Vero police take biggest hit in new city budget
STORY BY LISA ZAHNER, (Week of July 5, 2012)
The proposed City of Vero Beach budget for the coming year trims only 2 percent from the current $20.7 million budget, and shoves more than 40 percent of the meager cuts off onto the police department.
Vero also is proposing to charge property owners the “roll-back” tax rate – a slightly higher rate designed to glean the same amount of taxes from property which is worth less than it was last year.
Neither of these proposals are good enough for Mayor Pilar Turner, who said she expected much more.
“I definitely expected more from this budget, we’re not eliminating any positions,” Turner said. “The roll-back rate is a tough sell for me. I’m not going for any more than last year, and I expect it to be lower to force them to cut the budget. We have got to look at cutting personnel.”
Of the $417,000 in proposed cuts, $177,000 would come from the police department. Another $185,000 in savings would come from Human Resources and the City Attorney’s office.
That means all the other city departments combined who are covered by the general fund only reduced their budgets by a total of $55,000 – not exactly the meaningful cuts taxpayers might have expected in difficult economic times.
The 2011 tax rate was roughly $1.94 per $1,000 in non-homestead taxable value. In 2012, that went up to about $2.03 per $1,000 in value. The proposed rate is $2.10 per $1,000 in value or a 3.5 percent increase in the tax rate.
Turner said she has no intention of voting for a budget that ups taxes to the roll-back rate.
Turner said nearly all the positions being eliminated are already open. During the upcoming week of budget workshops, she intends to take department heads through an exercise of zero-based budgeting – starting from scratch and asking managers to justify every employee and every expense. “That’s the goal of what we try to do, but in government no one really seems to get that,” she said.
She said she hoped a close examination of each department would be done under the leadership of City Manager Jim O’Connor prior to the presentation of the budget, but doing it at the budget workshops is better late than never.
Turner acknowledged that the council actively digging down into the detail of the budget this way does so at the risk of being accused of micromanaging. But someone has to push for the cuts, she said, and the buck stops with the elected members of the City Council.
If city staff manages to get three votes for the budget as written, the city will employ 433 people in 2013, or one employee for every 35 men, women and children who reside in the city based upon the 2010 U.S. Census population of 15,200. That number of employees proposed is down from the 456 positions currently held or open within city departments.
The elimination of 23 positions represents a 5 percent reduction in staffing, but only 8.5 of those positions are covered by the general fund. The balance of the jobs being lost are in the water-sewer utility, as well as two jobs in solid waste and one each at the airport and the power plant.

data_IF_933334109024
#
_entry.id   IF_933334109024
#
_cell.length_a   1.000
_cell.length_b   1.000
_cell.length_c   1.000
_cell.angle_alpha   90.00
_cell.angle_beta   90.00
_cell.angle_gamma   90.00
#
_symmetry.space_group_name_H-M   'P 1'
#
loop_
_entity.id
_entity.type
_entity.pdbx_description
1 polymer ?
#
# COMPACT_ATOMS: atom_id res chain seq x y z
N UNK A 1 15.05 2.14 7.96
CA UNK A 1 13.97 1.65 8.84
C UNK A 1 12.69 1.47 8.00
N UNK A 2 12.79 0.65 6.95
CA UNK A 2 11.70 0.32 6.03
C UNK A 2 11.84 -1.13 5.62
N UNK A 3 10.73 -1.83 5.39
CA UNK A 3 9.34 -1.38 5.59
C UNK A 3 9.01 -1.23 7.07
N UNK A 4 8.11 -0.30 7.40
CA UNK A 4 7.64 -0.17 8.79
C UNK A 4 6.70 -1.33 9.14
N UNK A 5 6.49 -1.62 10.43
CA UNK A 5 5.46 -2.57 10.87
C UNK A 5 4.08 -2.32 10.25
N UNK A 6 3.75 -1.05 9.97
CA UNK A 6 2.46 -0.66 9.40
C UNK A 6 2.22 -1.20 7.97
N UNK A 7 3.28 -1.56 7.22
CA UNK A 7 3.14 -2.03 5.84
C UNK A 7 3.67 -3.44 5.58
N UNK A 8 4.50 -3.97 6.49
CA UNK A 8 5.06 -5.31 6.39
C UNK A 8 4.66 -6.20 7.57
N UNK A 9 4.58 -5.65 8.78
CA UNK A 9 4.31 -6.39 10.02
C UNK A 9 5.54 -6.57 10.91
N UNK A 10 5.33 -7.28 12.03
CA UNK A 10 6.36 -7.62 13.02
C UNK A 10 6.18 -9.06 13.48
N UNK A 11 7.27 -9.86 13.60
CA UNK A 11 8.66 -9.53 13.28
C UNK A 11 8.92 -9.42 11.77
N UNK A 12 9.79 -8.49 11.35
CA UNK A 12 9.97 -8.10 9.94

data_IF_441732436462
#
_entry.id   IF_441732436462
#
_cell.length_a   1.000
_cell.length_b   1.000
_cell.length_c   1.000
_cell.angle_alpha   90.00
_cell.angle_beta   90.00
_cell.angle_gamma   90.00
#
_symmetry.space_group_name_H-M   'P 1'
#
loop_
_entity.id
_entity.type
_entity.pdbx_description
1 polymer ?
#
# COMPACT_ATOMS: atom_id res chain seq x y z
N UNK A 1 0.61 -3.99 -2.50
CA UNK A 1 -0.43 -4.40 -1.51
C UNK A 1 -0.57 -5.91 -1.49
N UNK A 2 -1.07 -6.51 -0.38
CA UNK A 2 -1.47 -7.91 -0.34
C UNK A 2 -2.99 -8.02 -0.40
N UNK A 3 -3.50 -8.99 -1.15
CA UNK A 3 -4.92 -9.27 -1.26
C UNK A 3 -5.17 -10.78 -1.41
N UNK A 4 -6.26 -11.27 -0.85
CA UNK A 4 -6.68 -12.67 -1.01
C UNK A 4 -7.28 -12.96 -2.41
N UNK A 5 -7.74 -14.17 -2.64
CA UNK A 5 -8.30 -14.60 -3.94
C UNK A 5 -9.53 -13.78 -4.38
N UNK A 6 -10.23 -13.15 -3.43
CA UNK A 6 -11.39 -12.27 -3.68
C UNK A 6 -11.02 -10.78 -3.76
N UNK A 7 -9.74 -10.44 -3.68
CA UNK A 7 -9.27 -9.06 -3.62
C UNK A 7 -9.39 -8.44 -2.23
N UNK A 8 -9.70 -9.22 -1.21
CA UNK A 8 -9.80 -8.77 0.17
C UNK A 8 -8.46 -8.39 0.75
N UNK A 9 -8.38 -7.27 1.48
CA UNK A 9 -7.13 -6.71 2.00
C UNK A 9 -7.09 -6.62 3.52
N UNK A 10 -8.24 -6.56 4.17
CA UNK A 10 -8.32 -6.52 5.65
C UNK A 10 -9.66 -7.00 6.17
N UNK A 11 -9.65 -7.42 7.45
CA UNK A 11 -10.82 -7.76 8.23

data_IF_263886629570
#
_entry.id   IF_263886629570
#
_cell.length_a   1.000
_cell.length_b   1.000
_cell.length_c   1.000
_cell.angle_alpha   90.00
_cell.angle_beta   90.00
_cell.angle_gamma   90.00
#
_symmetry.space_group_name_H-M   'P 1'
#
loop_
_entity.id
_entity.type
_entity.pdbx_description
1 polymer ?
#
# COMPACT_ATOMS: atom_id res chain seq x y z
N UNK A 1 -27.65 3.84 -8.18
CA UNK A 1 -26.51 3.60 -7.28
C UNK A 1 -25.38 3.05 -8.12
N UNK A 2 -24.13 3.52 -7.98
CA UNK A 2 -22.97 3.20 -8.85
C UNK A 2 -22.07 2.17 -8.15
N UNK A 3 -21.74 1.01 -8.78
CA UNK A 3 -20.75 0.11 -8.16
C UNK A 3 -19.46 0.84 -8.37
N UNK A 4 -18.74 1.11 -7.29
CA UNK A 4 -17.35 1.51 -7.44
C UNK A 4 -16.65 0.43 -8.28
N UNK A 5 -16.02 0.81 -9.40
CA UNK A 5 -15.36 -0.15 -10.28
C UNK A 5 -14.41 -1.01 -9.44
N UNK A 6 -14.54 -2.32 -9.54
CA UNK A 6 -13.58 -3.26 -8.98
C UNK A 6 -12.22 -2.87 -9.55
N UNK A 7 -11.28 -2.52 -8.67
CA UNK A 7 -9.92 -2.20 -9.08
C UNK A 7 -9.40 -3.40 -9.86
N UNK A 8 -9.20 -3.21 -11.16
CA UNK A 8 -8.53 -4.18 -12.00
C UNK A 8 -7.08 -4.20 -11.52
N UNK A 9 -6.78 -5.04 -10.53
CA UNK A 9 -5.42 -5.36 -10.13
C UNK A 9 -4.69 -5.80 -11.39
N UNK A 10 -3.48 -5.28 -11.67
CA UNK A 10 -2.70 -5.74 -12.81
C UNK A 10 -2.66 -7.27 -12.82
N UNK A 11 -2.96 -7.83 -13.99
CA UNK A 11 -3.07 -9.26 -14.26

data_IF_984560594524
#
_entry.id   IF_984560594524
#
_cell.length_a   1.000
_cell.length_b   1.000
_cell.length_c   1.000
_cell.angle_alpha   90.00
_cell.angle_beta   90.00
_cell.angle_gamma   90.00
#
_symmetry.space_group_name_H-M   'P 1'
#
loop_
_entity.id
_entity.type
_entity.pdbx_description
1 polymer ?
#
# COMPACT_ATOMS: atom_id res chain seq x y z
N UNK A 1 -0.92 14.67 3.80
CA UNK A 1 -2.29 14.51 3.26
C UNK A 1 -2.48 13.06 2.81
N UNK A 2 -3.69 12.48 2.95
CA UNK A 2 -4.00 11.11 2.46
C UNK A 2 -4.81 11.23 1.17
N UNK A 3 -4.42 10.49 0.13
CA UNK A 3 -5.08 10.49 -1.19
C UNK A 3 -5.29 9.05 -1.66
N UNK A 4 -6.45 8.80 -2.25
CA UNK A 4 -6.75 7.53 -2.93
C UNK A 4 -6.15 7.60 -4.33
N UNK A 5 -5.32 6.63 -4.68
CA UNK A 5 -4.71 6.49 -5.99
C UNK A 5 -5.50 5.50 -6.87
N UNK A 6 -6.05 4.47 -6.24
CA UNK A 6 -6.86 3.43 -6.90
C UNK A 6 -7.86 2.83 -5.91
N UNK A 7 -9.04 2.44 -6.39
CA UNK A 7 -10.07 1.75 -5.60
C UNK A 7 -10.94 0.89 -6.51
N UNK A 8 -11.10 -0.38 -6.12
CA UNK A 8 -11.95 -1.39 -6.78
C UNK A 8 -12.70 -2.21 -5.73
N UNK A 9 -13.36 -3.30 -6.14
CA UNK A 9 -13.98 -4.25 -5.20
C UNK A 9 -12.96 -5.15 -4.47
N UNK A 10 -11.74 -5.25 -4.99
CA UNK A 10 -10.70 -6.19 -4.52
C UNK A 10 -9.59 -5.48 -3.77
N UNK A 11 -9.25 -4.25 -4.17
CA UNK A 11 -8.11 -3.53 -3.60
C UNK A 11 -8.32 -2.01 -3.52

Human Resources is set to cut $87,000 from the elimination of the risk management director position and the consolidation of those two tiny departments into one. The city attorney’s office is not filling the third attorney position, at a savings of $98,000.
Instead of replacing that third attorney, the city is expected to pay more than $1 million in legal fees to transactional attorneys Edwards Wildman over the next two years to navigate the sale of the electric utility to Florida Power and Light. Those fees do not come out of the general fund, but are being tacked onto customers’ electric bills.
The electric utility is budgeted to donate $5.61 million in direct transfers and $1.72 million in administration charges to the general fund in 2013 for a total of $7.33 million, which is down from $7.51 million this year. The decrease means about $185,000 less going into the general fund to pay for City Hall operations.
The water-sewer utility is also an enterprise fund, so it’s not included in the general fund budget, but cuts in that budget are a deep $1.3 million or 11 percent of operating expenses. The water-sewer utility staff is being cut by 10 people as part of a consultants’ plan to make the utility more competitive with the county. Six of those jobs are in the environmental lab. That work is being outsourced to a private company.
Water-sewer customers also donate to the general fund and those contributions are slated to drop from $1.84 million this year to $1.55 million next year. Of that infusion of cash into the general fund, $1 million is in direct transfers and $554,000 is administrative fees paid to support operations at City Hall. This decrease, added to the $185,000 that won’t be coming from the electric utility next year, will mean nearly half a million less flowing into general fund coffers from the two utilities.
Indian River Taxpayers Association board member Paul Teresi, who heads up the group’s Vero Beach Budget Committee, was critical of the cuts to the police department, stating that the city should look elsewhere to reduce staffing and expenses.
“My personal opinion is, if they are eliminating the deputy chief position from law enforcement, why can’t they eliminate deputy chief positions in all the other departments?” Teresi said.
The Vero Beach budget will be publicly vetted for five days beginning Monday at City Hall in council chambers. Budget workshops begin at 9 a.m. daily and the schedule and agendas are available at www.covb.org. The police budget, expected to be contentious and to draw the most interest and input from the public, will be considered at 9 a.m. Tuesday.